Maple Grove, Minn.
Vulgar messages were found in a bathroom stall at Maple Grove Senior High School, near Minneapolis, on Wed., Nov. 9, 2016.
“I’m terrified,” junior Moses Karngbaye told CBS Station WCCO. “I just walked back to class with my head down. I was like, I can’t believe people actually took the time out of their day to write something this offensive.”
His mother, Denise Karngbaye, said, “I train my kids to respect everybody, regardless of their race, their ethnicity, their background.”
In a statement to the school community, principal Bart Becker said of the message, “I am horrified by this action, which goes against everything for which our school stands; it is completely contrary to our core values, both as a school and as a district.”
On November 11 an anonymous note was left in the classroom of high school teacher Mairah Teli, a Muslim who wears a headscarf as a practice of her faith. The note reads: “Mrs. Teli, your head scarf isn’t allowed anymore. Why don’t you tie it around your neck and hang yourself with it on your neck instead of your head. America!”
She wrote on Facebook that spreading hate isn’t going to “make America great again.” She added the hashtags #NotIntimidated #HereToStay #LoveTrumpsHate.
A few days later, in a followup Facebook post, Teli asked the writer of the note: “I hope that you have been following along this conversation that has been taking place and that you see the amount of people from around the world who have sent so many kind messages full of support and love. The world is a better place when we all do our part to understand, empathize, and care for one another.”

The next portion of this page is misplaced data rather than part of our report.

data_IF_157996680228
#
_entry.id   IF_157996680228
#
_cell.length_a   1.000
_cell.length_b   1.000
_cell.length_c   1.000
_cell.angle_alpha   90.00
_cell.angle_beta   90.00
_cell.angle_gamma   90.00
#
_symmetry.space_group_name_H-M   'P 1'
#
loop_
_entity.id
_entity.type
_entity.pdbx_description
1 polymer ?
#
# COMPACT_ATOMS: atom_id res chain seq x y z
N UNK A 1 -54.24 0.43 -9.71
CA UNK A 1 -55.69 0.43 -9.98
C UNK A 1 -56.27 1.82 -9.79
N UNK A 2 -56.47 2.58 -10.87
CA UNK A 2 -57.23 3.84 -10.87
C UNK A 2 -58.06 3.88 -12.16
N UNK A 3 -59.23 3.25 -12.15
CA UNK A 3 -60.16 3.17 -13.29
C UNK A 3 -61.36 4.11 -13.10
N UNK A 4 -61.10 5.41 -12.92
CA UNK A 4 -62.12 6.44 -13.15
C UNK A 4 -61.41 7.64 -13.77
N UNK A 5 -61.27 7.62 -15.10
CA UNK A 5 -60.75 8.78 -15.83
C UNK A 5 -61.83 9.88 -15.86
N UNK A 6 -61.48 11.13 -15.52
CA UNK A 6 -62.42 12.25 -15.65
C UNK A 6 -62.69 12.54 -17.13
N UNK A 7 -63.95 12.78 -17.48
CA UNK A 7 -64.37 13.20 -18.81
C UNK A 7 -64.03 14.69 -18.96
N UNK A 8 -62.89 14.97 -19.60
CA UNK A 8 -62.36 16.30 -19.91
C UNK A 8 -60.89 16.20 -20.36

On Nov. 9, Capital University student Brittany Daughenbaugh was walking near campus playing Pokémon when she was followed, attacked and assaulted by two young white men, who told her, “Don’t you worry, honey, President Trump says this is OK.”
In a Facebook post a few days later, Daughenbaugh wrote, “I know that not all Trump supporters are racist, sexist, xenophobic, homophobic bigots. Some of the people that I love the most support Trump. HOWEVER, you cannot support only one part of him without supporting the whole package. When you [cast] your vote for Trump, you gave the power to that side of him as well. ... When you give one bigot power, when you elect them regardless of the horrible things they have done in their past, you give all of the bigots power.”
In Durham, N.C. (in a county that Hillary Clinton carried with 79 percent of the vote), two walls were spray-painted on November 9 with the message “Black lives don’t matter and neither does your votes” [sic].
Jonathan Davis saw the message when he stopped with his fiancée to get dinner at a nearby restaurant. Davis, who has eight- and six-year-old children, says he never thought he would have to deal with this as a parent. “You don’t know how it’s going to affect them in the future, but I try to tell them to pay it no mind and be better than that, and pray and hope the situation changes,” Davis told CBS Affiliate WNCN.